GIS capabilities at BCI enabled researchers to clearly articulate the urgency and ecological risk of WNS. GIS will also help BCI raise money to achieve its conservation mission. Geospatial data and maps have a growing value in securing funding for nonprofit conservation work. Proposal applications are often limited to one or two pages of narrative to capture the need and planned use of potential grants. The addition of maps allows BCI to convey the scope of the problem and work area at a glance without exceeding space constraints for the proposal text. The future opportunities GIS will bring to BCI are exciting, both to explore conservation issues and articulate BCI's mission.
About the Authors
Mylea Bayless is a conservation biologist who focuses on white-nose syndrome, southeastern rare bats, and bats in bridges. Zachary Wilson is an independent GIS consultant.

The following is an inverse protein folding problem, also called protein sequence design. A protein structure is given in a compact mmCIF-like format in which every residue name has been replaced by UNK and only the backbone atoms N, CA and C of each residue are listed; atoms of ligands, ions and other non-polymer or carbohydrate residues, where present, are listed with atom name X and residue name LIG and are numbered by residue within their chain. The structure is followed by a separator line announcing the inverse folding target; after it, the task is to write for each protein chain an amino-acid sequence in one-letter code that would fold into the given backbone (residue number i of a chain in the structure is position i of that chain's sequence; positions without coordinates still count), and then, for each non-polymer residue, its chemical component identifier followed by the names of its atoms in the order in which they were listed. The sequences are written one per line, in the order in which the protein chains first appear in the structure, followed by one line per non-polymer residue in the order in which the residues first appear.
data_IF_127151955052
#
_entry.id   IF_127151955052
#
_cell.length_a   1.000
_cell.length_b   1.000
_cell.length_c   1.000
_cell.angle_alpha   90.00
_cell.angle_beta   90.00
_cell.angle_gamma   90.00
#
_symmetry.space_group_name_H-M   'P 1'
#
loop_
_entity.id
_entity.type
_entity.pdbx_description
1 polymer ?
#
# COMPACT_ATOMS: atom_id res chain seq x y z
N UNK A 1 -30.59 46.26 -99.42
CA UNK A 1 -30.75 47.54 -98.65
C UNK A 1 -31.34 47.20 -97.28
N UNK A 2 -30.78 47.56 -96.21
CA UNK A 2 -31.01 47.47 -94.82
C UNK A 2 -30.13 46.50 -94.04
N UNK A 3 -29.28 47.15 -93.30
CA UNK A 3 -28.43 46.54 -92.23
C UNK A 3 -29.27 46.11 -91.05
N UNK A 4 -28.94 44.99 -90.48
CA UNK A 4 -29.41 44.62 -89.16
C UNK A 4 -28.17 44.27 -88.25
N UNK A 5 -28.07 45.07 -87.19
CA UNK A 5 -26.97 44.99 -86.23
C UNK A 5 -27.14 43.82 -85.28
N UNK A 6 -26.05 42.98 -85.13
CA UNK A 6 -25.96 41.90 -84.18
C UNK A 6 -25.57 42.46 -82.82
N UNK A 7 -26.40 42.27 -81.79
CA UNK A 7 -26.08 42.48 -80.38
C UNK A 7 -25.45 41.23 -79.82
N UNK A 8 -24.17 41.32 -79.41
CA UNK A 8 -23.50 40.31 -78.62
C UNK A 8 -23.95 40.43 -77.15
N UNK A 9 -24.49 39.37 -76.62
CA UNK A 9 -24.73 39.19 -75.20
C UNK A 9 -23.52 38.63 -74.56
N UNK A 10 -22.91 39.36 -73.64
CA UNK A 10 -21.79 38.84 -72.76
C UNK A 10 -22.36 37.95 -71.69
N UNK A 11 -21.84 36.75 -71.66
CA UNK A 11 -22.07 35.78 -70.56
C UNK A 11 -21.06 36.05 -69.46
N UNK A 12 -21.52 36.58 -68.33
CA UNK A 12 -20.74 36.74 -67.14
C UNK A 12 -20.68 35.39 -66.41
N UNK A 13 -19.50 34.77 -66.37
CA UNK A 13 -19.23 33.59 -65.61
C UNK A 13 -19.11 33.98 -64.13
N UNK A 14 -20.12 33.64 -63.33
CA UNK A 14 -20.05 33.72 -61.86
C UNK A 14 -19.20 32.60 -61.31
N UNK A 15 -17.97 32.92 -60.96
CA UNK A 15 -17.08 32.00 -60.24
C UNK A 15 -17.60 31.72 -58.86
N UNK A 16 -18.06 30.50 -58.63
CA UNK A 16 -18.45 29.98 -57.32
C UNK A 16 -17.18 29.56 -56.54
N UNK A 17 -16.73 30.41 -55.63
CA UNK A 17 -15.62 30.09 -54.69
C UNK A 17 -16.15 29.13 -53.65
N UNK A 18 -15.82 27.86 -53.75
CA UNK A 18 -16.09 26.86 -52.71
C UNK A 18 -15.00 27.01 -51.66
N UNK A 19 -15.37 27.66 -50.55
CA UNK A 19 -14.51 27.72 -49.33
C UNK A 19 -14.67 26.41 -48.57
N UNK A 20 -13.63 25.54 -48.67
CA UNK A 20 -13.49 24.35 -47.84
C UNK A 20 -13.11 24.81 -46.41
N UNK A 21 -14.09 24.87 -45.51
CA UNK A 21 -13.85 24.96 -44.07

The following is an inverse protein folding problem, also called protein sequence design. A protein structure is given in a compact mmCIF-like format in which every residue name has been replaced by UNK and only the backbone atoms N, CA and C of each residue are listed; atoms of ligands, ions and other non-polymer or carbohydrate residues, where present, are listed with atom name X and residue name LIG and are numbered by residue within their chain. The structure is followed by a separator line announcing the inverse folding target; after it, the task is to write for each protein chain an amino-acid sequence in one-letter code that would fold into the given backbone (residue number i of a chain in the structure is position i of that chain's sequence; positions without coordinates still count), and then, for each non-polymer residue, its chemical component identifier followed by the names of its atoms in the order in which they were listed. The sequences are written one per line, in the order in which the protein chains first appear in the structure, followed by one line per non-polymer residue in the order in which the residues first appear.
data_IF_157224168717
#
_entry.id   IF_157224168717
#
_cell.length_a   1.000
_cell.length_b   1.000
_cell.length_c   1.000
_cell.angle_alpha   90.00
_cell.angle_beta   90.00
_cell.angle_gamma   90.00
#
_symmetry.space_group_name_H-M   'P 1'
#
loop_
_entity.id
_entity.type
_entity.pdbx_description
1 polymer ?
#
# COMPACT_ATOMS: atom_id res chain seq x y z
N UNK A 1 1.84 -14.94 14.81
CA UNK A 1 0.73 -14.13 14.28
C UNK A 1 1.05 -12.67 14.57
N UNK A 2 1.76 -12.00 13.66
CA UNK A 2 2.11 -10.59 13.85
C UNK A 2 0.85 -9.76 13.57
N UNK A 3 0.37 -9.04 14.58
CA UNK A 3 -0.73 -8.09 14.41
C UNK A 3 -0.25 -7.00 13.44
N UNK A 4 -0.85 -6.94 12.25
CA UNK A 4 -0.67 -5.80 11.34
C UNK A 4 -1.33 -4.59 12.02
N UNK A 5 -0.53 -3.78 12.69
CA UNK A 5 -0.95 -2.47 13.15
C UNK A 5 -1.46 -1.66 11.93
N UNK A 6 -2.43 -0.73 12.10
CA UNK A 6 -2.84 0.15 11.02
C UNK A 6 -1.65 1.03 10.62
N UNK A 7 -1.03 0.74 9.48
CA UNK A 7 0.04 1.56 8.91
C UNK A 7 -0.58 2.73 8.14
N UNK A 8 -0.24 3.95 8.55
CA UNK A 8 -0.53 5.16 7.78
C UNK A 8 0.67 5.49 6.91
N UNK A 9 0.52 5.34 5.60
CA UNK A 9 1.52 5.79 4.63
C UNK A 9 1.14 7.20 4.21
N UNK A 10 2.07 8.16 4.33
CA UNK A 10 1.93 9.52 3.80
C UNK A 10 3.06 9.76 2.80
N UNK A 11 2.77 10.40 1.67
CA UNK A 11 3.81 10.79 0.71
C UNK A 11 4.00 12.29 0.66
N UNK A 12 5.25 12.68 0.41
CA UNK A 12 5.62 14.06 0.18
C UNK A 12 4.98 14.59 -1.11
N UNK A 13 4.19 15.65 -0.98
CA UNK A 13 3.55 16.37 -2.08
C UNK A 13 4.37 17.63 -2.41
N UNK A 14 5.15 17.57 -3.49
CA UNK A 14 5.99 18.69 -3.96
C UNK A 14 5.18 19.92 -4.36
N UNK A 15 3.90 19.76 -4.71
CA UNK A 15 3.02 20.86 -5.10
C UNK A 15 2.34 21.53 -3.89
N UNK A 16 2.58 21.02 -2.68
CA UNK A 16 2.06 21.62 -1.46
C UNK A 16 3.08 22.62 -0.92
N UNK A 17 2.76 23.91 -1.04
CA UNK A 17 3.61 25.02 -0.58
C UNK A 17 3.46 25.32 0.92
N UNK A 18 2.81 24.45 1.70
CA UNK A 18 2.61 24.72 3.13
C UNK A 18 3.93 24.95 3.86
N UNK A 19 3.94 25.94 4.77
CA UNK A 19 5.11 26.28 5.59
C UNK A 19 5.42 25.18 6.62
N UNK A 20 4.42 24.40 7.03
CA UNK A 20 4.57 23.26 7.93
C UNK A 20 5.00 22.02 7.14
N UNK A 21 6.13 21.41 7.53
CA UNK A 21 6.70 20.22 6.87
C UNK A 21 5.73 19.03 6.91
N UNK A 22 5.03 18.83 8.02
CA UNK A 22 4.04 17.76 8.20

For more information, contact Mylea Bayless (e-mail: firstname.lastname@example.org). BCI graciously acknowledges the support and investment of its many partners and funders—including the Beneficia Foundation, the Department of Defense Legacy Program, Disney's Rapid Response Fund, the Kabcenell Foundation, the National Fish and Wildlife Foundation, the National Park Service, the Nina Mason Pulliam Charitable Trust, the U.S. Fish and Wildlife Service, the U.S. Geological Survey, the Wallace Global Fund, Esri, and other numerous state and federal agencies responsible for managing our nation's wildlife. The following links provide the latest information on white-nose syndrome: www.batcon.org/wns, www.fws.gov/northeast/white_nose.html, www.nwhc.usgs.gov/disease_information/ white-nose_syndrome, and www.fort.usgs.gov/WNS.